Cyber-attacks have emerged as a global threat to financial stability – Opoku-Afari

First Deputy Governor of the Bank of Ghana Dr Maxwell Opoku-Afari has said cyber-attacks, attacks on information and communication technology systems, have emerged as a global threat to financial stability and the way of life.

He said successful cyber-attacks on computer systems and networks supporting critical national assets and infrastructure could cause significant havoc to the way of life, cause financial loss, undermine public confidence, and cause major disruption to local economy.

“I am therefore encouraged that all the major stakeholders are gathered here today to launch a national effort aimed at creating cyber security awareness to combat the rising threat posed by cyber-attacks and cyber-crimes. It is my hope that the steps we are taking today will be sustained to promote confidence in the financial system and also ensure financial inclusion,” he said during the official launch of the National Cyber security awareness month on Friday October 1.

He further stated that “let me also add that the COVID-19 pandemic, and issues emanating from it, has accelerated the adoption of digitalization in Ghana and this is progressing at top speed. Embracing the new norm of working remotely, transferring resources across financial platforms, purchasing goods and services online, are gradually changing the face of our economy and we need to position ourselves in readiness for the threats that come along with this changing lifestyles and doing business. The pandemic has also impacted cybersecurity in various ways, including:

“Bringing to the fore a rapidly evolving cybersecurity threat landscape that has rendered traditional or conventional cybersecurity safeguards inadequate; and Increased cybersecurity exposure for Critical Information Infrastructure.

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“These new and emerging threats have left nations and organizations exposed and vulnerable to cyber-attacks. Current trends in cybersecurity point to significant increases in attacks against Critical Information Infrastructure and related organizations that are drivers of national economies. For many organizations today, the concern is no longer ‘if or when the organization is hacked”, but rather “the organization is likely hacked, we just don’t know how and when it happened’.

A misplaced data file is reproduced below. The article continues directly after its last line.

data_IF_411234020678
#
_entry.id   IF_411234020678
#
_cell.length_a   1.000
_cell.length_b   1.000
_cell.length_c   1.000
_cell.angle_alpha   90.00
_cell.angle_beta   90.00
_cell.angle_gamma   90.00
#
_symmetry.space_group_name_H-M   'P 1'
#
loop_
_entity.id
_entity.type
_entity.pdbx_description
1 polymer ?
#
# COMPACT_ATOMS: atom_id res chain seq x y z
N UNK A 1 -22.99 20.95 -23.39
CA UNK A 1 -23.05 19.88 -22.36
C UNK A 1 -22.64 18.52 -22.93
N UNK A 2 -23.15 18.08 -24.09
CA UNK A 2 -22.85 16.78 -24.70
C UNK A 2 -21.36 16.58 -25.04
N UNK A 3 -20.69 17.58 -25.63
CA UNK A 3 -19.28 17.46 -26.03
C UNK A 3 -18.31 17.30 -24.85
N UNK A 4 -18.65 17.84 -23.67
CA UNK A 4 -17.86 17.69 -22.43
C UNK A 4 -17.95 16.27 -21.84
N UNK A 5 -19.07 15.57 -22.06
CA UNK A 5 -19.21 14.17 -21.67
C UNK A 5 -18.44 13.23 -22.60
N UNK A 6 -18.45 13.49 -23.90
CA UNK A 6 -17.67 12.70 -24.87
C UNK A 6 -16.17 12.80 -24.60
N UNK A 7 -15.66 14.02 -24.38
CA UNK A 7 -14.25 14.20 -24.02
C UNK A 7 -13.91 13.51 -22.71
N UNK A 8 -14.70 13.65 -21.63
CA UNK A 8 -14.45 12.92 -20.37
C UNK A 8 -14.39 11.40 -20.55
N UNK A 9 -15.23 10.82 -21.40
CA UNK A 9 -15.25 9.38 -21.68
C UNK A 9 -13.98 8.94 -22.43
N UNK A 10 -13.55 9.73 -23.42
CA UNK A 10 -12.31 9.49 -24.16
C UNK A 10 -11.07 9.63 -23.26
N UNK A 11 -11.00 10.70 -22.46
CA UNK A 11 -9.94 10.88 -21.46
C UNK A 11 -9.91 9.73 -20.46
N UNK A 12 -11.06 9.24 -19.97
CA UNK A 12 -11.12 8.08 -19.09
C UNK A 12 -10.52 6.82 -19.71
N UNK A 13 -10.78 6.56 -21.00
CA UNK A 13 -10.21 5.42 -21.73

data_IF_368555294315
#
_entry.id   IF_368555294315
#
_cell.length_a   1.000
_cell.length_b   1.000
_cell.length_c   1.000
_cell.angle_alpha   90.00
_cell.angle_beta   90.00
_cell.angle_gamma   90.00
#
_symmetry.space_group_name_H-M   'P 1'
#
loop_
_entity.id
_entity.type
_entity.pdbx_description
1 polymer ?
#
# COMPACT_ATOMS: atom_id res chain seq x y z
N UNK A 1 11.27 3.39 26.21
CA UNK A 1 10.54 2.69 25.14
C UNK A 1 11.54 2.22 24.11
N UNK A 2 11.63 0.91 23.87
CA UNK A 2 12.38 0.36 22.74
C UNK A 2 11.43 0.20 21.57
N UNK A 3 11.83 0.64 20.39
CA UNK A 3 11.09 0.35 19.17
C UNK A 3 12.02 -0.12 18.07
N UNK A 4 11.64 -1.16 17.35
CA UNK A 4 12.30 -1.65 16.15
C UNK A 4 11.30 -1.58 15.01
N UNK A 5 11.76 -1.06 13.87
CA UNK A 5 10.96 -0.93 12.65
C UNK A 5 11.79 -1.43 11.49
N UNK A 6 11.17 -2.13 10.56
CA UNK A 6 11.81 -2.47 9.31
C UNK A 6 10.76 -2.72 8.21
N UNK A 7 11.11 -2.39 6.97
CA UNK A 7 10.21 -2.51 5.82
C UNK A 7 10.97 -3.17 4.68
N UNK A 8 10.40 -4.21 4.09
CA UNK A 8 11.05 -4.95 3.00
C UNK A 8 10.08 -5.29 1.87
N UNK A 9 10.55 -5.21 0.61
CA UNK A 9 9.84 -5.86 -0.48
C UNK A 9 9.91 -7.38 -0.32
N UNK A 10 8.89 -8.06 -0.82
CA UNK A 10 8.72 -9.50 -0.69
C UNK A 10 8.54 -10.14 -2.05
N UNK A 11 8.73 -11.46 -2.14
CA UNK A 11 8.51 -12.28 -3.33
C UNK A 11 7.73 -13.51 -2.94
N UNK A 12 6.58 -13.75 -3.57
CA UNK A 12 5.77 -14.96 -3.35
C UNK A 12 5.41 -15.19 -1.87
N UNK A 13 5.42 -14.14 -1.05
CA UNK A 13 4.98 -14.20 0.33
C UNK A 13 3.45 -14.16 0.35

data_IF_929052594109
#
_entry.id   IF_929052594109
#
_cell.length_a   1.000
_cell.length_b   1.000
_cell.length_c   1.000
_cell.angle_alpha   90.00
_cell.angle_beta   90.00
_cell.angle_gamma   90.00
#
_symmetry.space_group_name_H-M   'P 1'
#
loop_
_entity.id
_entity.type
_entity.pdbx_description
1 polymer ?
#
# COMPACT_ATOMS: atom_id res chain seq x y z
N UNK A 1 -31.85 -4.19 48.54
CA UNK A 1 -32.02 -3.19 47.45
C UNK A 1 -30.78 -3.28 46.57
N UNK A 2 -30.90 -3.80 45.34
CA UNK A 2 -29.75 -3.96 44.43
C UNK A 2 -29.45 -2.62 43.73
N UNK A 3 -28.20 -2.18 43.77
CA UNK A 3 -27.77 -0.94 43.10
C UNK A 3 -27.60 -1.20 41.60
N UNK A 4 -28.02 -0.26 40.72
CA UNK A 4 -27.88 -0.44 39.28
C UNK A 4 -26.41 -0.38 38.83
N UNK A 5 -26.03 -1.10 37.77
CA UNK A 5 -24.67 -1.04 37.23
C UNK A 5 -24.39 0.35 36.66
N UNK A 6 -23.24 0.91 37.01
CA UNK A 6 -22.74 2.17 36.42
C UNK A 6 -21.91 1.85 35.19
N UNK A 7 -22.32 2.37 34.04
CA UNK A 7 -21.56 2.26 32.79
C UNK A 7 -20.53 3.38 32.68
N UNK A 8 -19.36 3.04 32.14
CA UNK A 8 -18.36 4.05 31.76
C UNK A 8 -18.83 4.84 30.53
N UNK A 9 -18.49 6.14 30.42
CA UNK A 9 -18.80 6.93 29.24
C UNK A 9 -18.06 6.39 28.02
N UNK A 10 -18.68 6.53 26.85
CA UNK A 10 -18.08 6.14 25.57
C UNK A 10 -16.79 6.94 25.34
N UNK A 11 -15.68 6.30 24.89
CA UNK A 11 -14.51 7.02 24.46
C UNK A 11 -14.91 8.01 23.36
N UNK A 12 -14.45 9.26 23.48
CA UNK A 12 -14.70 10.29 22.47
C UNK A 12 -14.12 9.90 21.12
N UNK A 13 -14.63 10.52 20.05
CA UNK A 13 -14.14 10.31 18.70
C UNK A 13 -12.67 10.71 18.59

Addressing cyber security risks, Dr Opoku-Afari said, “has become more important than ever and policy makers need to internalize this fact in their discourse. In what follows, I will discuss regulatory regimes that are being followed through to enhance cybersecurity awareness in the banking sector. We are all aware that the banking sector is one critical institution whose role is to support growth.

“Over the years, banks have progressively moved to digitize their operations and in the process have become vulnerable to cyberattacks. Our inability to put in place policies to protect the infrastructure of banks from attacks could result in the destruction of the very foundation of growth and this has national security implications. Regulating and close monitoring of cyber activities in”
the banking sector thus become an important critical role for the central bank.

“While we pursue this agenda, we need to recognize that regulatory frameworks alone may not be enough to protect the nation’s critical information infrastructure. Regulatory frameworks must be followed by actionable steps to lock-in potential intentions. For this reason, I will attempt to go through some issues and highlight the importance of cyber security awareness including on cyber hygiene as a means of confronting head-on cyber security risks.

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“Globally, cyber-attacks on digitized payment products are increasingly becoming sophisticated, especially on financial institutions with insecure IT systems.

“We have witnessed global cyber-attacks which resulted in disruptions to some critical financial services and destroyed financial assets and savings. It is important therefore to ensure that the security of electronic banking products and services are not compromised.”

By Laud Nartey||Ghana